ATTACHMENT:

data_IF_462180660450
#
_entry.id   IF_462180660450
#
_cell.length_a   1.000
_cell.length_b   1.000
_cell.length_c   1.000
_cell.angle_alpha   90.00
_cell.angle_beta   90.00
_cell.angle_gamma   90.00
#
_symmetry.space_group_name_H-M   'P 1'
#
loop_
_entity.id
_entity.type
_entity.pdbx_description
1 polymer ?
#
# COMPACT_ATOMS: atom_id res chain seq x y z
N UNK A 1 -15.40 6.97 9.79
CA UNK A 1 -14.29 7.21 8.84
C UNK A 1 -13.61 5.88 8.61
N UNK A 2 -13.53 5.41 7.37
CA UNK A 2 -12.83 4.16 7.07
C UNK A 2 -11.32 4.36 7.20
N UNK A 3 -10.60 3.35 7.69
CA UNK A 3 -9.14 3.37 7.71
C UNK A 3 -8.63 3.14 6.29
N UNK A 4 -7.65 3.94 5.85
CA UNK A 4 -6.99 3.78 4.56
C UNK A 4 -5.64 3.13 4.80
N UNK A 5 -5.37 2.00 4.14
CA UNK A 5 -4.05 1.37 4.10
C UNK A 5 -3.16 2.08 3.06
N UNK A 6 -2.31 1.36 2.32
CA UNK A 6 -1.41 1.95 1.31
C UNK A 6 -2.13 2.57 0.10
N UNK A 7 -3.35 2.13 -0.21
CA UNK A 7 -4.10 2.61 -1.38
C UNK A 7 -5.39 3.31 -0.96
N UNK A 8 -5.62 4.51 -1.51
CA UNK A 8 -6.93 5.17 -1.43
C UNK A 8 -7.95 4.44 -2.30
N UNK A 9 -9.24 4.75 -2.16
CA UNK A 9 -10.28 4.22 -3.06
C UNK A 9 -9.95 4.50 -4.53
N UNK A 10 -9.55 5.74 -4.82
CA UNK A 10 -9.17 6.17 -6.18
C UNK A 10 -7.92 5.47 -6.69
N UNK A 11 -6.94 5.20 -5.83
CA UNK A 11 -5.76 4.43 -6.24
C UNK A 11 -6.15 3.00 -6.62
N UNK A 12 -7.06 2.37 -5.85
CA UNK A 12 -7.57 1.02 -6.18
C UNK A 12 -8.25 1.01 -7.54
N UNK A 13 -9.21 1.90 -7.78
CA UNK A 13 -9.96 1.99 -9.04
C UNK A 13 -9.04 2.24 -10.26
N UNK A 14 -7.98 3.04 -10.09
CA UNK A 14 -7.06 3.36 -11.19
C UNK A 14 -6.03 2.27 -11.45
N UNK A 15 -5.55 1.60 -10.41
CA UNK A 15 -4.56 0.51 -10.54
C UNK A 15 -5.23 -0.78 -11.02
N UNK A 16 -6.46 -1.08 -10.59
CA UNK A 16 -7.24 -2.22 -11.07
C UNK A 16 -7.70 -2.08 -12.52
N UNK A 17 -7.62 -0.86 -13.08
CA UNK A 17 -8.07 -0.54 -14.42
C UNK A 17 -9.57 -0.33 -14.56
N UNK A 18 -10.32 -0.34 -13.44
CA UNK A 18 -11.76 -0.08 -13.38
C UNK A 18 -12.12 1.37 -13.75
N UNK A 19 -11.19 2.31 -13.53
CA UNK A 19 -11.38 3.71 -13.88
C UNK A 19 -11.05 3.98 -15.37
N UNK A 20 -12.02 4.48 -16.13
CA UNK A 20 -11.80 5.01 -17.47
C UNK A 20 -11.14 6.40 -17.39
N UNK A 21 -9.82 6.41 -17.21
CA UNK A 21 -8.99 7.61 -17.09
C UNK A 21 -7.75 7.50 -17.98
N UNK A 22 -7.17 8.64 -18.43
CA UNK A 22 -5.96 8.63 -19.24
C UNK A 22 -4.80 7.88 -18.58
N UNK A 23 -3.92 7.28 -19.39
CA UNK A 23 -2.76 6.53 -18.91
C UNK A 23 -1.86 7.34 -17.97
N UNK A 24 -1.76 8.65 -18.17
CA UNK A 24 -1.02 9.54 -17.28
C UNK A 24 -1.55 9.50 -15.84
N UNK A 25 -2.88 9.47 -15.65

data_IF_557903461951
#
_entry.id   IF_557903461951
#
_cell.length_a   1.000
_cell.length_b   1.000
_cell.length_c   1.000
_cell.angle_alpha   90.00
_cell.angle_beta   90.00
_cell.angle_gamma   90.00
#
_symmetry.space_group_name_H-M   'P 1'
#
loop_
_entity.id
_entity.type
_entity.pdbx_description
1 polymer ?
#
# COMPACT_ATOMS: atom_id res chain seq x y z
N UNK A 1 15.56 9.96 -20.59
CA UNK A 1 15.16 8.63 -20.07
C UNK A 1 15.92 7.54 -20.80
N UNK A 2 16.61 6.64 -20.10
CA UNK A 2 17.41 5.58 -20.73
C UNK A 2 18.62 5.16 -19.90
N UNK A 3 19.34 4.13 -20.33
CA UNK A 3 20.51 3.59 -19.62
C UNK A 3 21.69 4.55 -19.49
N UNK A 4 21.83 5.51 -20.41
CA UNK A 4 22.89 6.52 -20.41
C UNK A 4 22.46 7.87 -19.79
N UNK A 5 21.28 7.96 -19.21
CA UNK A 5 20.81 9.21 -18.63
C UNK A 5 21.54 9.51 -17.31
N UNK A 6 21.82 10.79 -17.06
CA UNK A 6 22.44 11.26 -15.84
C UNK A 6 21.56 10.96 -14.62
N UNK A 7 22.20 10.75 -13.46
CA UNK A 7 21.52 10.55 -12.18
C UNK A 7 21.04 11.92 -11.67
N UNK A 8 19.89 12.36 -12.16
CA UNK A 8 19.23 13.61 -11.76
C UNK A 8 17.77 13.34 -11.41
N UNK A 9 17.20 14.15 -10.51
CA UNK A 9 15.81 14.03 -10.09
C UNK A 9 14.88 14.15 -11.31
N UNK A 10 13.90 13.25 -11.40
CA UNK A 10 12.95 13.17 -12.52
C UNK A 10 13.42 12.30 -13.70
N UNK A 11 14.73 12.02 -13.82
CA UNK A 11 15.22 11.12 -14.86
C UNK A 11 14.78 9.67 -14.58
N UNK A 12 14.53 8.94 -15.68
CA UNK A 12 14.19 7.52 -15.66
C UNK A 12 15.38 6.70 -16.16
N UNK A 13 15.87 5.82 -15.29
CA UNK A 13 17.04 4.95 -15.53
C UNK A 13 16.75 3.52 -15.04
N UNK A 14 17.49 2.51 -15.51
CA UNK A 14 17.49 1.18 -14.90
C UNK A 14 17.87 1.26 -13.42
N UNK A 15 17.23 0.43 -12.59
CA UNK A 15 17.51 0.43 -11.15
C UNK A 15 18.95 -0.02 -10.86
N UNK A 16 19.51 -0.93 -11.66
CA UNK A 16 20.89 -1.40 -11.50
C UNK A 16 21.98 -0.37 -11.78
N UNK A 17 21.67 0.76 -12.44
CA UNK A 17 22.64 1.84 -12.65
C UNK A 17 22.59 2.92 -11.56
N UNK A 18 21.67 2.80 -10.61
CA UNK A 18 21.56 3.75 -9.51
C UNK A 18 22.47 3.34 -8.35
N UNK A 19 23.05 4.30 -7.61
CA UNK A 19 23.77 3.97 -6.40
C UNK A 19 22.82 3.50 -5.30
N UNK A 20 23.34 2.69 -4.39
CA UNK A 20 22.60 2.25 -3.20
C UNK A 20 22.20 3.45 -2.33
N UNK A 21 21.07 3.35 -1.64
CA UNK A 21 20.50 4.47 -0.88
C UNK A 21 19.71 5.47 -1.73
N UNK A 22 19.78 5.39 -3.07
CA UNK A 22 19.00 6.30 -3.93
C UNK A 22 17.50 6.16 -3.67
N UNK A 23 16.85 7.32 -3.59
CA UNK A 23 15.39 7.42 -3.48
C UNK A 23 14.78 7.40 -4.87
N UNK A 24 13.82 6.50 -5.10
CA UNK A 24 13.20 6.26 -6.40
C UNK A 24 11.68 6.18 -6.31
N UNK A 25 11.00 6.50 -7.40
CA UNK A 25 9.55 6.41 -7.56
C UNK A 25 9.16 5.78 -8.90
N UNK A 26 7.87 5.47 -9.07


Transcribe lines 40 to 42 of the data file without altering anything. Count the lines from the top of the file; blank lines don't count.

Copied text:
CA UNK A 7 -4.10 2.61 -1.38
C UNK A 7 -5.39 3.31 -0.96
N UNK A 8 -5.62 4.51 -1.51